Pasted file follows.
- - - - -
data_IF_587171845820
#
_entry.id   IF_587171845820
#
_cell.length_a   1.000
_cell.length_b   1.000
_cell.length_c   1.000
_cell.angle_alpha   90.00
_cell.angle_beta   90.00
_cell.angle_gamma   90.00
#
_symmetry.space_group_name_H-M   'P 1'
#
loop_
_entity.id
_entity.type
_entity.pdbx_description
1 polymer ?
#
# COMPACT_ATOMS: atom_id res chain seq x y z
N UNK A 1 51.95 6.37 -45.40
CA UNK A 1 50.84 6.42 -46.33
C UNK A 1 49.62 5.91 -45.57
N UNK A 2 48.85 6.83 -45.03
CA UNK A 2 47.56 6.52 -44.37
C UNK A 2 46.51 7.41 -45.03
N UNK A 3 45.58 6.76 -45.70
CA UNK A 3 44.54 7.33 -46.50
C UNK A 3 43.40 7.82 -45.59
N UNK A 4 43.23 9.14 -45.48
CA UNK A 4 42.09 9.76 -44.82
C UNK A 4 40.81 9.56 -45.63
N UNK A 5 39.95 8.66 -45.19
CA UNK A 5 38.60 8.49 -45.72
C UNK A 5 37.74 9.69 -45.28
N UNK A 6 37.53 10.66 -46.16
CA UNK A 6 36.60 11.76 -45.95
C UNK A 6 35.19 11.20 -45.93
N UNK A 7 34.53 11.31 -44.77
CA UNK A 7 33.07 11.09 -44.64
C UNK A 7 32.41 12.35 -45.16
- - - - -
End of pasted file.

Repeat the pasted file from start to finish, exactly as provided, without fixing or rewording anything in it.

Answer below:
data_IF_587171845820
#
_entry.id   IF_587171845820
#
_cell.length_a   1.000
_cell.length_b   1.000
_cell.length_c   1.000
_cell.angle_alpha   90.00
_cell.angle_beta   90.00
_cell.angle_gamma   90.00
#
_symmetry.space_group_name_H-M   'P 1'
#
loop_
_entity.id
_entity.type
_entity.pdbx_description
1 polymer ?
#
# COMPACT_ATOMS: atom_id res chain seq x y z
N UNK A 1 51.95 6.37 -45.40
CA UNK A 1 50.84 6.42 -46.33
C UNK A 1 49.62 5.91 -45.57
N UNK A 2 48.85 6.83 -45.03
CA UNK A 2 47.56 6.52 -44.37
C UNK A 2 46.51 7.41 -45.03
N UNK A 3 45.58 6.76 -45.70
CA UNK A 3 44.54 7.33 -46.50
C UNK A 3 43.40 7.82 -45.59
N UNK A 4 43.23 9.14 -45.48
CA UNK A 4 42.09 9.76 -44.82
C UNK A 4 40.81 9.56 -45.63
N UNK A 5 39.95 8.66 -45.19
CA UNK A 5 38.60 8.49 -45.72
C UNK A 5 37.74 9.69 -45.28
N UNK A 6 37.53 10.66 -46.16
CA UNK A 6 36.60 11.76 -45.95
C UNK A 6 35.19 11.20 -45.93
N UNK A 7 34.53 11.31 -44.77
CA UNK A 7 33.07 11.09 -44.64
C UNK A 7 32.41 12.35 -45.16